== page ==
Thursday, April 17, 2008

Seeing God

'Like an east wind I will scatter them
Before the enemy;
I will show them My back and not My face
In the day of their calamity.'"

Jeremiah 18:17

This verse is the culmination of God’s threatened judgement for the idolatry of Judah and Jerusalem begun in verse 11. It struck me when reading it recently that of all the judgements and punishments God declares against them (making their land a desolation, scattering them), the final judgement is that He will turn His face from them. Of all the punishments that God can mete out, this is the most severe: to us off from Himself and hide His face from us.

It seems that the times that are most difficult for me, the burdens that are hardest to bear, are those that do not accompany a deep awareness of God’s presence. What a horror to think of a life without the comforting presence of God to cheer and to guide my family and me. It is a horror that will be experienced by many when, in the last day, Jesus will declare to them :'I never knew you; DEPART FROM ME, YOU WHO PRACTICE LAWLESSNESS.' – Matt. 7:23.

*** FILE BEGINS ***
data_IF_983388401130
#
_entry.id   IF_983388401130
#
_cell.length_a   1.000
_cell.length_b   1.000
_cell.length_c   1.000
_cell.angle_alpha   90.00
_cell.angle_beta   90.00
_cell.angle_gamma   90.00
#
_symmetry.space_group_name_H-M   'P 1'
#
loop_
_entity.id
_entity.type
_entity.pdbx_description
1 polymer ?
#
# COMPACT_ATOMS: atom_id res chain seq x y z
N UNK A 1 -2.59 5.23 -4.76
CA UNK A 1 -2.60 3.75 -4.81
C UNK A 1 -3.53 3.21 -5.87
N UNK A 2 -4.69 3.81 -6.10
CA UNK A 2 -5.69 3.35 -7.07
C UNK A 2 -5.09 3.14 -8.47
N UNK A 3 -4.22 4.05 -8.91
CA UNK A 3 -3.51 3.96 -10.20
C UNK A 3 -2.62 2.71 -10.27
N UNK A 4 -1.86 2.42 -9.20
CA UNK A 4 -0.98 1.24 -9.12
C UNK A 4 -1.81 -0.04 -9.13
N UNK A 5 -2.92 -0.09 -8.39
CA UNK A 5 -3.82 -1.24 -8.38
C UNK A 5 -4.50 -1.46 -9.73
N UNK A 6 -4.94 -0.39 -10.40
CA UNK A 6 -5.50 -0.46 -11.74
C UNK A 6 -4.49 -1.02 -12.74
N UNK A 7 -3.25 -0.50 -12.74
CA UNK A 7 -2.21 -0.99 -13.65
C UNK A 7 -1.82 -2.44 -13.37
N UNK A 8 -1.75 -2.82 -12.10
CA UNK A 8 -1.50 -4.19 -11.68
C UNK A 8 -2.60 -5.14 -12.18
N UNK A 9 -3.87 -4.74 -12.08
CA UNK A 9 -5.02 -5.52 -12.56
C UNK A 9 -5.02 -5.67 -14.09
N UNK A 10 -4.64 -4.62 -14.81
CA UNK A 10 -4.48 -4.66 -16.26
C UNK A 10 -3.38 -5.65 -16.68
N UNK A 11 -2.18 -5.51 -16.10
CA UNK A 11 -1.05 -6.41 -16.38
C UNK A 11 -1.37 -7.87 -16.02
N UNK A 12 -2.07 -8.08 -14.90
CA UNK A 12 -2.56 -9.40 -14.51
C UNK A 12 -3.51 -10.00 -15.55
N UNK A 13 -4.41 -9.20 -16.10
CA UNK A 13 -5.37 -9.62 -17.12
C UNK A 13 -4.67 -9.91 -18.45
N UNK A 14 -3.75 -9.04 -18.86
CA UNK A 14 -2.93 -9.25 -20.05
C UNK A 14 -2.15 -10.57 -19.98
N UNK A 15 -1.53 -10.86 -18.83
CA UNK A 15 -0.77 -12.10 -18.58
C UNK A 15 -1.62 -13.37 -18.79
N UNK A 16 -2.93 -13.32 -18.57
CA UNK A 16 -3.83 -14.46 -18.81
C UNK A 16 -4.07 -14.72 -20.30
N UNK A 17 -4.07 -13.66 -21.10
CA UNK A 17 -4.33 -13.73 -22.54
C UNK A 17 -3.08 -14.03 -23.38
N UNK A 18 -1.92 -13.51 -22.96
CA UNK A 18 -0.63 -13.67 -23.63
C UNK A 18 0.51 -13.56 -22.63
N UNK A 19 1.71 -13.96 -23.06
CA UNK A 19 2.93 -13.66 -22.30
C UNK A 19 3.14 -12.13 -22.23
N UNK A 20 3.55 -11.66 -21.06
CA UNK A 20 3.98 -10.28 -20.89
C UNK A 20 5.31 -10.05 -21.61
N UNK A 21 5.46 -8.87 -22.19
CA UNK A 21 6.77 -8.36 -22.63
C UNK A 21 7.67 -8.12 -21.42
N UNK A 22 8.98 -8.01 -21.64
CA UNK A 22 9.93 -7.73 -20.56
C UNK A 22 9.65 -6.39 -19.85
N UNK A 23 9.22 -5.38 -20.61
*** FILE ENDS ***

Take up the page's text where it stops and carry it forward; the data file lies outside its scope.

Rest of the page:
I am so grateful that though we often turn our backs on God, He never turns His back completely on us, that there is always room for repentance and restoration, until the final day. I am also thankful that He has promised to preserve us to the end until we will finally see Him face to face forever.

Tuesday, April 15, 2008

Havner on Extremism

If we preach the whole counsel of God, we shall be accused of extremism, not only by the world but also by a professing church that cannot endure sound doctrine.
Vance Havner

Monday, April 07, 2008

Beware the Extreme!

Last month I read The Fourth World War: Diplomacy and Espionage in the Age of Terrorism by Count de Marenches and David Andelman. de Marecnhes was the head of SDECE (France's intelligence agency) from 1970 to 1981 and had a number of very controversial things to say.

Written in 1992, I remember reading this book in 1998 and thinking Marenches was a kook, based in part on statements like this: